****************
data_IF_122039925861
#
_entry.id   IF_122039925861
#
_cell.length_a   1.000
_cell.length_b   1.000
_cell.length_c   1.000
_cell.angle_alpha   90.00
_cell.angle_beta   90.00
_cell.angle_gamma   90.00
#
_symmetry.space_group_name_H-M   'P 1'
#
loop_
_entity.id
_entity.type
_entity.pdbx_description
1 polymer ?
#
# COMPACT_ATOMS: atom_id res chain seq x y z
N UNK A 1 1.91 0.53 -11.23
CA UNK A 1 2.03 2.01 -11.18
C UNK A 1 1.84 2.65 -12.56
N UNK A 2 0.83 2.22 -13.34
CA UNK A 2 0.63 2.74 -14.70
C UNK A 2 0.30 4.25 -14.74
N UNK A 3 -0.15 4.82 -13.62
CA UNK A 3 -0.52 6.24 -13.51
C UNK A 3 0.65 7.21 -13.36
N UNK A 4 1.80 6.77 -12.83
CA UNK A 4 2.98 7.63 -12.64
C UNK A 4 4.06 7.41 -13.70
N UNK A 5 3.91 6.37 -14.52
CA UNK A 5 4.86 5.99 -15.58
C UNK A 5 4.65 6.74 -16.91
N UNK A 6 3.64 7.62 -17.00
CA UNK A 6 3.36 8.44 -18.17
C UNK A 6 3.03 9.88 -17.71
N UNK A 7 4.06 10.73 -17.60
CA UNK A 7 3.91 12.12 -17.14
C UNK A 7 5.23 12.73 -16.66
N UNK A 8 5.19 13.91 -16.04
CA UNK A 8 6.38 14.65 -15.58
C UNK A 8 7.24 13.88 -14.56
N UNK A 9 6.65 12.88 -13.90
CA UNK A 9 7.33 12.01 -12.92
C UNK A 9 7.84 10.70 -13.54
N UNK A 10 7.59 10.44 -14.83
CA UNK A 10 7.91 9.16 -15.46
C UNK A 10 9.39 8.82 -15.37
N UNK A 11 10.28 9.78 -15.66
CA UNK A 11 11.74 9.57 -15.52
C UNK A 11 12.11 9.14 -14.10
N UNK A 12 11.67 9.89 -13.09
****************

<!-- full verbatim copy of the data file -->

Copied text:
data_IF_122039925861
#
_entry.id   IF_122039925861
#
_cell.length_a   1.000
_cell.length_b   1.000
_cell.length_c   1.000
_cell.angle_alpha   90.00
_cell.angle_beta   90.00
_cell.angle_gamma   90.00
#
_symmetry.space_group_name_H-M   'P 1'
#
loop_
_entity.id
_entity.type
_entity.pdbx_description
1 polymer ?
#
# COMPACT_ATOMS: atom_id res chain seq x y z
N UNK A 1 1.91 0.53 -11.23
CA UNK A 1 2.03 2.01 -11.18
C UNK A 1 1.84 2.65 -12.56
N UNK A 2 0.83 2.22 -13.34
CA UNK A 2 0.63 2.74 -14.70
C UNK A 2 0.30 4.25 -14.74
N UNK A 3 -0.15 4.82 -13.62
CA UNK A 3 -0.52 6.24 -13.51
C UNK A 3 0.65 7.21 -13.36
N UNK A 4 1.80 6.77 -12.83
CA UNK A 4 2.98 7.63 -12.64
C UNK A 4 4.06 7.41 -13.70
N UNK A 5 3.91 6.37 -14.52
CA UNK A 5 4.86 5.99 -15.58
C UNK A 5 4.65 6.74 -16.91
N UNK A 6 3.64 7.62 -17.00
CA UNK A 6 3.36 8.44 -18.17
C UNK A 6 3.03 9.88 -17.71
N UNK A 7 4.06 10.73 -17.60
CA UNK A 7 3.91 12.12 -17.14
C UNK A 7 5.23 12.73 -16.66
N UNK A 8 5.19 13.91 -16.04
CA UNK A 8 6.38 14.65 -15.58
C UNK A 8 7.24 13.88 -14.56
N UNK A 9 6.65 12.88 -13.90
CA UNK A 9 7.33 12.01 -12.92
C UNK A 9 7.84 10.70 -13.54
N UNK A 10 7.59 10.44 -14.83
CA UNK A 10 7.91 9.16 -15.46
C UNK A 10 9.39 8.82 -15.37
N UNK A 11 10.28 9.78 -15.66
CA UNK A 11 11.74 9.57 -15.52
C UNK A 11 12.11 9.14 -14.10
N UNK A 12 11.67 9.89 -13.09